inciting violence and ruining the economy.
61-year-old Morsi, Egypt's first democratically elected President, was toppled by the powerful military early this month and since has been kept under detention along with some senior aides of his Muslim Brotherhood party.
Morsi was last seen in public on June 26 and has been held at an undisclosed location.
In a statement, the public prosecutor's office said it had received complaints against Morsi and eight other Islamist figures including Muslim Brotherhood's leader Mohamed Badie. It did not identify other Islamist leaders.
The military maintains it deposed Morsi in a justified response to popular demand after millions of people demonstrated against him. The Brotherhood claims it was a coup that reversed democracy.
Complaints such as those against Morsi are a first step in the criminal process, allowing prosecutors to begin an investigation that can lead to charges.
Announcing the step was unusual: typically prosecutors wait until charges are filed. The prosecutors did not say who had made the complaints.
Egyptian law allows them to investigate complaints from police or any member of the public.
Badie and several other Brotherhood officials already face charges for inciting violence that were announced earlier this week, but few of them have been arrested.
Brotherhood spokesman Gehad El-Haddad said the charges were absurd and that it was the authorities themselves that were responsible for inciting violence.
"They execute the crime themselves and then they slap it on their opponents. As long as you have a criminal police force and a complicit judiciary, the evidence will appear and the judge will be satisfied. And the media will sell it to the public," he said.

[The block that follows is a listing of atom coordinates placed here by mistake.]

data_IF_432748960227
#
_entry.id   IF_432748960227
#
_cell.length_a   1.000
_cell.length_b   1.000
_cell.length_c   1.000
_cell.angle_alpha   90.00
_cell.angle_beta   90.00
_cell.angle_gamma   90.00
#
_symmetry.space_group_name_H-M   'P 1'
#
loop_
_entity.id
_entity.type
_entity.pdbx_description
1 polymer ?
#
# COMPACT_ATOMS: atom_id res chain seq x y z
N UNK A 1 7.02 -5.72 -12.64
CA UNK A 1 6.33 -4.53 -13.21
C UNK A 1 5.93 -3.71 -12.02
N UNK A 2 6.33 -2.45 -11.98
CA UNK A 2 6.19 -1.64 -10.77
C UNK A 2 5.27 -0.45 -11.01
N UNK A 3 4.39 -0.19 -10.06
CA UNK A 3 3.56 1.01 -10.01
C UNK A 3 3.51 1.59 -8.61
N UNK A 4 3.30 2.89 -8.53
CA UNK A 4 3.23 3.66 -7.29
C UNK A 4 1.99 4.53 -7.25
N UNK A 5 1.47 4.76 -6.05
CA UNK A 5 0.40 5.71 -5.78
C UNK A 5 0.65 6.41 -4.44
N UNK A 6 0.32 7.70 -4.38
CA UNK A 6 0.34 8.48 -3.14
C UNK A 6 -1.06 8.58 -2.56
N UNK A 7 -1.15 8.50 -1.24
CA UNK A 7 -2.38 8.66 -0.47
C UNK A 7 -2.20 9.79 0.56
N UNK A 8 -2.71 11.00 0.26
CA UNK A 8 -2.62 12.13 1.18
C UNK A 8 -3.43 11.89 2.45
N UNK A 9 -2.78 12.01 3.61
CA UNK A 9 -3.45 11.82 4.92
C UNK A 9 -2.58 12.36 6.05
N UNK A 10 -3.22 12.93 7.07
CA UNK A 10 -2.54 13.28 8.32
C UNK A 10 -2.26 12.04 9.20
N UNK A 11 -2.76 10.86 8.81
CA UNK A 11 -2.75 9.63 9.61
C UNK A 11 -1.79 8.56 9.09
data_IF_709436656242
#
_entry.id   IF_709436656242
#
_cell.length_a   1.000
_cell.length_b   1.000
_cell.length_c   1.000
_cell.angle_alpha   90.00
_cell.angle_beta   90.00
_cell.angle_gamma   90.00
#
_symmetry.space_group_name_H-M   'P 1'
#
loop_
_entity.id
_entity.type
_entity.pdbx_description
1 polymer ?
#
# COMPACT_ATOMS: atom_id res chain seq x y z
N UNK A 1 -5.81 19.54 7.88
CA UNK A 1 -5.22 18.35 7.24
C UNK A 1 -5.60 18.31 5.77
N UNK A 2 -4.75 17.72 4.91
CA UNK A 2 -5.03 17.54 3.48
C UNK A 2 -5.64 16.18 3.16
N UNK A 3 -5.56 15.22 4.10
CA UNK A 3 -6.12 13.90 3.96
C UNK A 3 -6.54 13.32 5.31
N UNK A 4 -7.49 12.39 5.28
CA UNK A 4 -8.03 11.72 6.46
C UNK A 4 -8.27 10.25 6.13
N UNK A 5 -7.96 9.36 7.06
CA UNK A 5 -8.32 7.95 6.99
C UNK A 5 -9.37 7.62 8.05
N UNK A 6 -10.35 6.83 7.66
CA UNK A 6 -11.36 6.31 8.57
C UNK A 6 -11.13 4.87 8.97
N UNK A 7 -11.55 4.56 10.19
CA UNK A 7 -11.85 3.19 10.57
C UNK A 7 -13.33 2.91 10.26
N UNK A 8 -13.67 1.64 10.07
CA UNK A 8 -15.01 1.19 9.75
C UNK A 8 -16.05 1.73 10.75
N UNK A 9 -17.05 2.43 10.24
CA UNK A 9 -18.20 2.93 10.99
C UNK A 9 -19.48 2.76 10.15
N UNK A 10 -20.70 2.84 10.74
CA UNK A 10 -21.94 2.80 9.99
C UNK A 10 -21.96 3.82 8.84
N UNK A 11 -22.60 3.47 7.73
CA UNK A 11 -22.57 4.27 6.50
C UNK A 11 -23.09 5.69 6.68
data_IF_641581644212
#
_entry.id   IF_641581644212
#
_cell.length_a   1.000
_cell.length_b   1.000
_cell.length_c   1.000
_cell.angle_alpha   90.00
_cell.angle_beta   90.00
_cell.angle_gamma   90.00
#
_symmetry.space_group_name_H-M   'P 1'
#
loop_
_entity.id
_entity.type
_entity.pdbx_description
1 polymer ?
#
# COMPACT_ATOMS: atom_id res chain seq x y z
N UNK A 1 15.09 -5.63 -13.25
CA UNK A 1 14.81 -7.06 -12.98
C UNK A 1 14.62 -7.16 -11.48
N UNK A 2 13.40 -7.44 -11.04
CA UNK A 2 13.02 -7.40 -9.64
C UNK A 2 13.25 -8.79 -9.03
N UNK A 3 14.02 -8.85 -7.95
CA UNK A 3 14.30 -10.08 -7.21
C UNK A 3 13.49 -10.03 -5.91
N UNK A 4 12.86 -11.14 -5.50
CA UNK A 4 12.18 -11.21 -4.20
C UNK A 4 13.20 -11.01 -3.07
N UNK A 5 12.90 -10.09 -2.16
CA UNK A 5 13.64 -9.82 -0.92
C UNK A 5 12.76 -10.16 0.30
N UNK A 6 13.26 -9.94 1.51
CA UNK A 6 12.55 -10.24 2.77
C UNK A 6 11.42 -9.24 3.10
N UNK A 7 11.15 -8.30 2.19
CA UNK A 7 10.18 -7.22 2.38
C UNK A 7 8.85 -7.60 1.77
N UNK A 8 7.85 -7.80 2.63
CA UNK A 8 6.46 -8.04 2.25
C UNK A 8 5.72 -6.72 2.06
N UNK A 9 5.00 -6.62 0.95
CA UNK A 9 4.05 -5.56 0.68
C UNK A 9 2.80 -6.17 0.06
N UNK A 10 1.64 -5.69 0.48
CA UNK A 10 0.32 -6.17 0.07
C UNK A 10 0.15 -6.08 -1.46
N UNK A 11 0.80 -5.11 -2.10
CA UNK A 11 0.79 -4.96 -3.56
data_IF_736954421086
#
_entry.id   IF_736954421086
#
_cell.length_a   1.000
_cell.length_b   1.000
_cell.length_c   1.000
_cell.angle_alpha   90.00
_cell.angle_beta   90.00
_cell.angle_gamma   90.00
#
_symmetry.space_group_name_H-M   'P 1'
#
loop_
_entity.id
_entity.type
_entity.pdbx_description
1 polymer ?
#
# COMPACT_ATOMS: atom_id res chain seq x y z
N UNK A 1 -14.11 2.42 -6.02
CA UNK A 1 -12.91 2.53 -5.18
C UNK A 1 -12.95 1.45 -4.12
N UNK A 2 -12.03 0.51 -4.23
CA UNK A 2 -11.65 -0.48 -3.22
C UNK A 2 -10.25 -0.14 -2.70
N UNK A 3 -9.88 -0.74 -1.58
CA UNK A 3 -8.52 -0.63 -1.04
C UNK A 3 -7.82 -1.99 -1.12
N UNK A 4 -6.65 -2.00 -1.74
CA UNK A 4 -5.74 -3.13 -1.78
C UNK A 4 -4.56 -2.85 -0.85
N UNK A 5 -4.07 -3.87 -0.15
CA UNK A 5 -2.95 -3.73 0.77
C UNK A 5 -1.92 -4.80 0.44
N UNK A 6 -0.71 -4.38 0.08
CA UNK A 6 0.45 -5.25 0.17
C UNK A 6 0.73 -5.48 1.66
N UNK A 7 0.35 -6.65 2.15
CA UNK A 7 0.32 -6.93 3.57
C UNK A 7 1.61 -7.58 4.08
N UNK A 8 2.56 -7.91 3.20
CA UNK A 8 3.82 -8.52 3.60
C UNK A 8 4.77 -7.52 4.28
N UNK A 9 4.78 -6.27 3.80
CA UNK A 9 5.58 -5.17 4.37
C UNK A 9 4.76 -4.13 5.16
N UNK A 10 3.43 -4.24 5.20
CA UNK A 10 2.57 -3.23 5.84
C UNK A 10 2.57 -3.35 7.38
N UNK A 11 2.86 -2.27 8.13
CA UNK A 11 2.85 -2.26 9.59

Morsi's Brotherhood party on Saturday called for more mass demonstrations after a huge march broke up peacefully before dawn, ending a week in which at least 90 people were killed.
The Brotherhood, which has maintained a vigil near a Cairo mosque since before the army removed Morsi on July 3, has said it will not leave until he is restored to power.
Tens of thousands had turned out on Friday for what the Brotherhood called a "day of marching on". Large crowds of Brotherhood supporters finally dispersed early on Saturday.
Morsi's opponents say those demonstrations are still much smaller than the ones that brought him down.
However, the Brotherhood has shown its organizational muscle by keeping its vigil running into a third week and bringing in coach loads of supporters from the provinces during the Ramadan fasting month.
Senior Brotherhood figure Essam el-Erian, one of those who faces arrest, called on his Facebook page for more demonstrations on Monday.